A number of recent studies indicate that trapping free radicals and inhibiting the formation of reactive carbonyl groups using antioxidant compound is one of the strategies for inhibition of protein glycation. Previous studies have documented the antioxidant activity of pomelo through its ability to inhibit the formation of free radicals generated by 1,1-diphenyl-2-picrylhydrazyl radical and to inhibit the oxidation of 2,2′-azino-bis(3-ethylbenzothiazoline-6-sulphonic acid) (ABTS+) (Jayaprakasha et al., 2008[13]; Lim et al., 2006[18]). Moreover, the oxygen radical absorbance capacity (ORAC) assay showed that the pomelo extract decreases peroxyl radicals (Jayaprakasha et al., 2008[13]). The pomelo extract exhibits a high ability to reduce Fe3+ to Fe2+, which suggests its ability to suppress the progression of Fenton reaction and thus impeding the formation of a highly reactive hydroxyl radical (Pichaiyongvongdee and Haruenkit, 2009[ref:25]). Flavonoids in the pomelo extract have shown antioxidant activity, which is directly related to their ability to inhibit free radical formation and lipid peroxidation. For example, hesperidin and neohesperidin dihydrochalcone effectively inhibit formation of superoxide and oxygen species (Suarez et al., 1998[31]). In fact, flavonoids can trap reactive oxygen species and free radicals in various ways. One way is the direct scavenging of free radicals because of the phenolic hydroxyl groups in their structure, which readily donate electrons to the unstable free radical and thus the free radical becomes more stable and less-reactive (Nijveldt et al., 2001[23]). Previous studies, which support the proposed mechanisms of antiglycation by flavonoids mainly attribute this effect to the potent antioxidant activities of the flavonoids (Wu and Yen, 2005[35]). The scientists have revealed that flavonoids show strong abilities to scavenge free radicals formed during glycation and prevent the self-oxidation of reducing sugars (Peng et al., 2011[24]). According to these evidences, our findings suggest that the inhibitory effects of flavonoids in the pomelo extract on the AGE formation and protein oxidation are remarkably related to their scavenging abilities of free radicals formed during the glycation process. However, the antioxidant activity of flavonoids in the pomelo extract might not be the only reason for the antiglycation effect. The recent mechanisms underlying antiglycation include breaking the cross-linking structures in the formed AGEs, blocking the carbonyl or dicarbonyl groups in reducing sugars, Schiff bases, and inhibiting the formation of late-stage Amadori products (Peng et al., 2011[24]; Wu et al., 2011[34]). Further comprehensive studies of flavonoids are required to evaluate the antiglycation mechanisms described above.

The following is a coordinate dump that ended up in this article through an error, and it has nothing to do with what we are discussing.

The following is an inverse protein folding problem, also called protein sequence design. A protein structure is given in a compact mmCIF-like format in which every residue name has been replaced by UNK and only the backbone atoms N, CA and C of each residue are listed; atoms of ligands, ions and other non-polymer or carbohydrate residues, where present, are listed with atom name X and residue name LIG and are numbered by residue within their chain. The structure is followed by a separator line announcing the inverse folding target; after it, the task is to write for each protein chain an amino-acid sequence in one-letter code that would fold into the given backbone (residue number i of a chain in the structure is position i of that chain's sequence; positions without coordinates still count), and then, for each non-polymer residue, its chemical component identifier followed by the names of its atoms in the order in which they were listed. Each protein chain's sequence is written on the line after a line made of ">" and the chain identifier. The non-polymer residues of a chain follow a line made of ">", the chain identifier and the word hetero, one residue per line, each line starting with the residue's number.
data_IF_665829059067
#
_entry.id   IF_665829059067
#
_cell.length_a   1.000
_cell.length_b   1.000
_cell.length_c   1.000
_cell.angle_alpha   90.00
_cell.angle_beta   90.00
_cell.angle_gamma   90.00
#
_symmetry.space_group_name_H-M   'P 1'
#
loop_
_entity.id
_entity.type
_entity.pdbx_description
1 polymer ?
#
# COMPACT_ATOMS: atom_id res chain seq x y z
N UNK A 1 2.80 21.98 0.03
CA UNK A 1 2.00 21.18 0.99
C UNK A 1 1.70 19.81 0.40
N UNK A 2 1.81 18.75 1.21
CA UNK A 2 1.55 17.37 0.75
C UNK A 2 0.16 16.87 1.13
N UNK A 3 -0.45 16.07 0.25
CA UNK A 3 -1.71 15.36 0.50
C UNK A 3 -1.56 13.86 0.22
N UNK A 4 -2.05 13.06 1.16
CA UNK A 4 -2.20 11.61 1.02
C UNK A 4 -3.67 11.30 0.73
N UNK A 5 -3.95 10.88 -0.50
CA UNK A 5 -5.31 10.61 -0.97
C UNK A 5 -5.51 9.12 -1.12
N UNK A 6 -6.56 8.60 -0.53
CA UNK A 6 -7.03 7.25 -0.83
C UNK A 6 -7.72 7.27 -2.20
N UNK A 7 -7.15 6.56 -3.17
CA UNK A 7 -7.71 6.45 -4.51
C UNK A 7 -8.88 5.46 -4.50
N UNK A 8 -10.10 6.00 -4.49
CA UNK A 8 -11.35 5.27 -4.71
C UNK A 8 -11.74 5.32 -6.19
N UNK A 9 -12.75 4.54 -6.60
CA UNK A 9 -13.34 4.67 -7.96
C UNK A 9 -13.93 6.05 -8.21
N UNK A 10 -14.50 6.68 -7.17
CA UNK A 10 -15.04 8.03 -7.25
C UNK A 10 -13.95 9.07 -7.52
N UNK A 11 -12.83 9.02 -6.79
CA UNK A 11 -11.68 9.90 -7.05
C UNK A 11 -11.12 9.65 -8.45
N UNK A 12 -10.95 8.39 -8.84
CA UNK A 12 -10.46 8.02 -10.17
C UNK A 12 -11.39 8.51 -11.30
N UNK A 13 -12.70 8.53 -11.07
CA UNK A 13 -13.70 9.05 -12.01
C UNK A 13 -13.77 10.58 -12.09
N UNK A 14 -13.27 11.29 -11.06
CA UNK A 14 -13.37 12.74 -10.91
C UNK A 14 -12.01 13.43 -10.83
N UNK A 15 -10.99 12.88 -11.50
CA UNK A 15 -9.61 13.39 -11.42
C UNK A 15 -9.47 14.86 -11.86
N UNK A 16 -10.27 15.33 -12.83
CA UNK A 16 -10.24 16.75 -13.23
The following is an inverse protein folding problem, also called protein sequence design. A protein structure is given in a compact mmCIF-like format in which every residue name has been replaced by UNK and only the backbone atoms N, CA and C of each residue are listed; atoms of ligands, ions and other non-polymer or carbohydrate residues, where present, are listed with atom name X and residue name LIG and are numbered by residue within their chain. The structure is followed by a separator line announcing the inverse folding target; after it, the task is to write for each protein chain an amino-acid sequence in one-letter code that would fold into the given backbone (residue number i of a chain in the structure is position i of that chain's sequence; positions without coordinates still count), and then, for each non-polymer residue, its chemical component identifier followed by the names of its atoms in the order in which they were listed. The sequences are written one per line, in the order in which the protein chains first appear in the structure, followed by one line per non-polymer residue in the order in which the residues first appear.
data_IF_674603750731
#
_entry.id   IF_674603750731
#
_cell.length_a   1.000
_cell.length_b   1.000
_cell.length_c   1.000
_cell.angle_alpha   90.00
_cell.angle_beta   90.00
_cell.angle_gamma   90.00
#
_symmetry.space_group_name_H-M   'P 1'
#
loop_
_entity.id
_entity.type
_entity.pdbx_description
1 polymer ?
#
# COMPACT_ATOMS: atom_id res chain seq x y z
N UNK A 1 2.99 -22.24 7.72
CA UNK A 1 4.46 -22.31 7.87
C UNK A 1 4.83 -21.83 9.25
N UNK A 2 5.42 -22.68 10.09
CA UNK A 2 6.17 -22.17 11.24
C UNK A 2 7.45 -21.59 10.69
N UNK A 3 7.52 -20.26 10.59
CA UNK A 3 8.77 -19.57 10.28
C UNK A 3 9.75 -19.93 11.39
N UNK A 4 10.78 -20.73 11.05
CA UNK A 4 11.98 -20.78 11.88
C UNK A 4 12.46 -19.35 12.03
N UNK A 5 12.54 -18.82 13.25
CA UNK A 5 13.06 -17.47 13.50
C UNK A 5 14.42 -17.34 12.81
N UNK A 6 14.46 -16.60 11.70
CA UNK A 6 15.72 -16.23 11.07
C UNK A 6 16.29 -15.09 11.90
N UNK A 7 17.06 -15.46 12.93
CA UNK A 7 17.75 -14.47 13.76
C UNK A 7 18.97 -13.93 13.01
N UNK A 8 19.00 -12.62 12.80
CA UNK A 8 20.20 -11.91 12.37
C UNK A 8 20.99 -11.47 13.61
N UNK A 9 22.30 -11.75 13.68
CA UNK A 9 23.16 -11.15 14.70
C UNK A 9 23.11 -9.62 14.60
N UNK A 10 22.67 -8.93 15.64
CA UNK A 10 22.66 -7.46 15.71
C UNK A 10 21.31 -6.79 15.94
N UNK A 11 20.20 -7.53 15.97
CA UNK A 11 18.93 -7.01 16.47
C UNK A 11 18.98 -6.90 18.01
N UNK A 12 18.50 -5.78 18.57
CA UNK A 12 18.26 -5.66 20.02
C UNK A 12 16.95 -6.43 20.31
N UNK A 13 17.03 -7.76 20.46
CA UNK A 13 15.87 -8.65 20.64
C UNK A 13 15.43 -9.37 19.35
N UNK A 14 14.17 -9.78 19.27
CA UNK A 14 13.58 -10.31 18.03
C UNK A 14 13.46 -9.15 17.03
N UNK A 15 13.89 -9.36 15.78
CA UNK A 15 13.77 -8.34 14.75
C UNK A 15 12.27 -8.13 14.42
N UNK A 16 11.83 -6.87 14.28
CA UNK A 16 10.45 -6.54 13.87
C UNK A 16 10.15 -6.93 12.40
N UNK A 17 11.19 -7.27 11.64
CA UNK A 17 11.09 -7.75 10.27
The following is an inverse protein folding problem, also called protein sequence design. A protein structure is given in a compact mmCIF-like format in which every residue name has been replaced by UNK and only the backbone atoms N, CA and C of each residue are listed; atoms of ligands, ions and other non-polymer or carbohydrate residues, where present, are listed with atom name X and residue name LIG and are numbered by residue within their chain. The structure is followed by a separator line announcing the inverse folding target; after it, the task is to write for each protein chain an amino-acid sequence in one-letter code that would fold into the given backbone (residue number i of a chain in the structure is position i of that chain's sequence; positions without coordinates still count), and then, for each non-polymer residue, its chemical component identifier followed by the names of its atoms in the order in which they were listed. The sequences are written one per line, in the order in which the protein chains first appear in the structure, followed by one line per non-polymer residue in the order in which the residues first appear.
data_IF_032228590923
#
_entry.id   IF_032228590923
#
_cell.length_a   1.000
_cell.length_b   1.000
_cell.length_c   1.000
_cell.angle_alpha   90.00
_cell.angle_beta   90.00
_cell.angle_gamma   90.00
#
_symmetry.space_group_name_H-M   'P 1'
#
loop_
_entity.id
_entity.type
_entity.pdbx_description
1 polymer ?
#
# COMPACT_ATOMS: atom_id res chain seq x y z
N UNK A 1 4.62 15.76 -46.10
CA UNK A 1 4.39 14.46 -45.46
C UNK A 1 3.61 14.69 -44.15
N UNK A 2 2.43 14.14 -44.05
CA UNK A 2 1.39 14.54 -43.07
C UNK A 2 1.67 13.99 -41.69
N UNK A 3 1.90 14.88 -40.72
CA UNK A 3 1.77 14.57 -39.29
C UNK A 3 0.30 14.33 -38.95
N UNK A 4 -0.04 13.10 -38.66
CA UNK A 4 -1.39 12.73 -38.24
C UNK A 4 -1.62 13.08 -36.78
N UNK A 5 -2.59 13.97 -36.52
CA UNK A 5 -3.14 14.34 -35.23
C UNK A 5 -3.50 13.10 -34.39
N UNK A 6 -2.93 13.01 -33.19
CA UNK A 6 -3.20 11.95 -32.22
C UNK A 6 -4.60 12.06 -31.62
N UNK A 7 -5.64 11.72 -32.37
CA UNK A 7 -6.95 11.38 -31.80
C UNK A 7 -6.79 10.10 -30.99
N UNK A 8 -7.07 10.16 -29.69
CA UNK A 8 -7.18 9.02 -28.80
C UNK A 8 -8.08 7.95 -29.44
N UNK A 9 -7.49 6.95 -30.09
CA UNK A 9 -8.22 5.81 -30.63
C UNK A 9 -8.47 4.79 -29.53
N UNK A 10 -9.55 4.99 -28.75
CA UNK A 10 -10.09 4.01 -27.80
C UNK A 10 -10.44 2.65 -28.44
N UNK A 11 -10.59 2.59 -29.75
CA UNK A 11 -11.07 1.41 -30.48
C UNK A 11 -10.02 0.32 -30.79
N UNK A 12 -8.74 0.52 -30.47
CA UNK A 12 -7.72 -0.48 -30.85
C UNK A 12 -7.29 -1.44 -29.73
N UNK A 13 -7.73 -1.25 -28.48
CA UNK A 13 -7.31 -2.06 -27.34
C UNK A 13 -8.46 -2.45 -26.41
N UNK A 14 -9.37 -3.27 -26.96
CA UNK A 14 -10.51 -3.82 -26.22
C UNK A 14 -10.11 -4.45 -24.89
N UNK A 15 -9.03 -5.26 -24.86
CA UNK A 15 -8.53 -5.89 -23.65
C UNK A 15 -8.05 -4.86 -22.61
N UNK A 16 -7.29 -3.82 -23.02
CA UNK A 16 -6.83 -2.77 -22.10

Our study describes the antiglycation effect of pomelo extract in the BSA/fructose system. Our findings showed marked inhibition of the formation of AGEs, fructosamine, and CML. The pomelo extract decreased the protein carbonyl content and prevented the loss of protein thiol in BSA. The pomelo extract has potential to be an antiglycation agent and offers remarkable prospects for prevention of pathogenesis in conditions associated with diabetic complications and aging.


We wish to thank the Thailand Research Fund (TRF) for financial support (RDG5420029). The authors would also like to thank The Medical Food Research and Development Center, and The Research Group of Herbal Medicine for Prevention and Therapeutic of Metabolic diseases, which have been financially and institutionally supported by Chulalongkorn University.



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Figure 1: The fruit (left) and pulp (right) of pomelo “Kao Yai”

Figure 2: Effects of pomelo extract on fluorescent modification derived from formation of advanced glycation end products (AGEs) in bovine serum albumin (BSA) incubated with fructose. Each value represents the meastandard errorn ± (SE, n = 3). *P < 0.05 compared to BSA alone at the same week, # P < 0.05 compared to BSA+F (Fructose) at the same week

Figure 3: Effects of pomelo extract on the level of Nε-(carboxymethyl) lysine (CML) in bovine serum albumin (BSA) incubated with fructose after 28 days. Each value represents the mean ± standard error of mean (SEM, n = 3). *P < 0.05 compared to BSA+F (Fructose)

Figure 4: (A) High-performance liquid chromatography (HPLC) chromatograms at 280 nm of standard compounds at a concentration of 250 µg/mL and (B) the pomelo extract (2 mg/mL).


Table 1: The percentage inhibition of pomelo extract on the formation of fluorescence AGE at day 7, 14, 21, and 28

Table 2: The effect of pomelo extract on the level of fructosamine at day 7, 14, 21, and 28

Table 3: The effect of pomelo extract on the formation of carbonyl content and the level of thiol group at day 28

[*] Corresponding Author:

Sirichai Adisakwattana, Research Group of Herbal Medicine for Prevention and Therapeutic of Metabolic Diseases, Chulalongkorn University, Bangkok, 10330, Thailand; Tel.: +66-2-218-1067; Fax: +66-2-218-1076, eMail: